In many other technology-digest projects conducted by weaker ministries, China’s decentralized development pattern gave enormous incentives to local governments to foster growth, but it also created too much governmental competition, manifested in greater concessions to attract multinationals. Such competition generally undermined the state’s ability to leverage China’s big market in bargaining with the powerful multinationals. Before the success of high-speed railways, the norm of the Chinese state technology-digest projects was to pay a lot and only get a little.

The other difference in railways is the technological sophistication of the Chinese firms involved. Historically most Chinese state-owned enterprises (SOEs) were badly managed, at least before the major restructuring of SOEs in 1998. Many of the SOEs involved in state projects had little capability to learn new skills or engage in technology upgrading. But railways were different because of a history of attempts to learn from abroad. As early as 1990 the Ministry of Railway began sending engineers to France and Japan to learn the high-speed technology. The first Chinese home-grown high-speed model was a system called “Spring City” developed in 1998 in a state lab located in a ministry-owned SOE. The “Spring City” engineering team was subsequently involved in developing the China Star of 2002 and in later technology transfer programs. As a result, a few of the SOEs in railways were technologically quite sophisticated before entering the digest project.

In sum, the main reason for China’s success in high-speed trains is the Ministry of Railway’s system of innovation.

Promoting Innovation at the Expense of Indigenous Firms?

On April 9th, the Chinese Ministry of Science and Technology (MoST) website announced a new draft plan for accrediting “indigenous innovation products”, covering a range of high-tech sectors including computers, telecom equipment, automatic office equipment, software, new energy, and energy efficiency devices. These accredited products will enjoy priorities in Chinese government procurements. After being excluded in the initial accreditation plan issued in 2009, foreign companies had been complaining ever since. This time, however, there are two significant changes in favor of multinationals: the accredited products must possess “intellectual property rights” and a “registered trademark” in China rather than the previous accreditation criteria of “indigenous intellectual property” and “indigenous brand”.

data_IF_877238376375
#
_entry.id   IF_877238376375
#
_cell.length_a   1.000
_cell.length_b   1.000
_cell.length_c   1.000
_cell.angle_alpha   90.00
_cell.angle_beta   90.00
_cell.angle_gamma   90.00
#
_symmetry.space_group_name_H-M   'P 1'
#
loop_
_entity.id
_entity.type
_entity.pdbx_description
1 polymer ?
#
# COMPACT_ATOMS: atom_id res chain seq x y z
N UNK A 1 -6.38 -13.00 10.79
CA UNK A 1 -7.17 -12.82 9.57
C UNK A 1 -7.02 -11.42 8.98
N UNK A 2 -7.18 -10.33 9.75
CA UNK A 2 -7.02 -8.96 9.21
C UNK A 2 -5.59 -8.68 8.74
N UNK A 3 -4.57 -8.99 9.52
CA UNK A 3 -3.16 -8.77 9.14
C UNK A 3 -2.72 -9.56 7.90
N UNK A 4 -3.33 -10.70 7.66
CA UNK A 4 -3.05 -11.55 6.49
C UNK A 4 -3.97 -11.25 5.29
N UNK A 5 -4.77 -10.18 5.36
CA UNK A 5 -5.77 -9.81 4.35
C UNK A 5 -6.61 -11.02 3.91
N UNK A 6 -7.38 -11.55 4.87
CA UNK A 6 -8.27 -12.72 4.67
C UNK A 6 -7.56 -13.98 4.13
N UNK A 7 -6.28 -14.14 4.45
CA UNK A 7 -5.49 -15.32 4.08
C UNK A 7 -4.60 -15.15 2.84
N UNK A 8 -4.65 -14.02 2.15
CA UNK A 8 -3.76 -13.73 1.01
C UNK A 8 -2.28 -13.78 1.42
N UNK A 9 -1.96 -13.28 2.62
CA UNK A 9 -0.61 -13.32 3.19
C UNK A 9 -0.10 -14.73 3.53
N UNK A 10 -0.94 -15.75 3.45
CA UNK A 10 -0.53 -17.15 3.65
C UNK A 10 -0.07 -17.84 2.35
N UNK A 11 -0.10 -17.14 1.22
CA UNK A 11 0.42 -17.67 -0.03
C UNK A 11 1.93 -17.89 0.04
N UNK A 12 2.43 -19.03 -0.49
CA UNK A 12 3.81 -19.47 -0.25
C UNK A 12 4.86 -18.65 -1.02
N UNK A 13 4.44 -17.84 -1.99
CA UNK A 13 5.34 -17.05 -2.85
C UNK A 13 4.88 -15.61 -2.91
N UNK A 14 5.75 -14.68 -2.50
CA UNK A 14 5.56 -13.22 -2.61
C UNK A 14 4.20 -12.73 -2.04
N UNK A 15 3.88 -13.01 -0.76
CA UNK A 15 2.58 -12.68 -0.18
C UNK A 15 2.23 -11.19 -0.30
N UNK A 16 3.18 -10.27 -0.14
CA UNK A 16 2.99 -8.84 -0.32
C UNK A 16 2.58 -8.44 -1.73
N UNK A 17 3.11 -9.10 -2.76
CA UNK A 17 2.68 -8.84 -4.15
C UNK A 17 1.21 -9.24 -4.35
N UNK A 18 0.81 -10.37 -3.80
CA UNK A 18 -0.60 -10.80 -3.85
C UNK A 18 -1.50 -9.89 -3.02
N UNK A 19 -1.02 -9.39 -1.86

The draft plan is complementary to the State Council 2010 Circular No. 9 issued on April 6th, which aimed at encouraging R&D investment of multinationals in China through series of favorable polices including cheap land, tax holidays, and financial liberalization. MoST’s latest accreditation plan is, however, a major setback for many Chinese indigenous companies in the growing government procurement market for high-tech products, estimated to be over one billion dollars per year. Since multinationals are more competent in the market of technology-sophisticated products, the 2009 accreditation plan intended to expand the market share of local firms by giving them privileged access to government procurement contracts. So far, it is not clear whether multinational corporations have directly influenced this year’s draft plan, or whether MoST is pursuing a deliberate strategy that de-emphasizes indigenous innovation for the sake of leveraging access by multinationals to the Chinese market in exchange for technology.

What is clear is that the Chinese state is inclined to abandon government procurement as a policy tool to promote indigenous innovation. That having been said, the Chinese government has spent billions buying underdeveloped products from local firms such as CPU, office software, etc, which still remain commercially uncompetitive and technologically backward. There were even worse scenarios in which large local PC vendors acted as middlemen between the Taiwanese OEMs and the Chinese government, with their huge profits from the procurement market only resulting in diminished productive capabilities. Nevertheless, procurement money can be of great importance for financing innovative firms; prime examples are Huawei and ZTE in the Chinese telecommunication industry. Procurement money provides possibilities for firms to endure the high fixed costs of technological catch-up until they can succeed in generating the high quality products at low unit costs that define innovative success. But such possibilities may be about to disappear.

This article has aslo been published on the ChinaAnalysis Monthly Newsletter Issue 22, May 2010.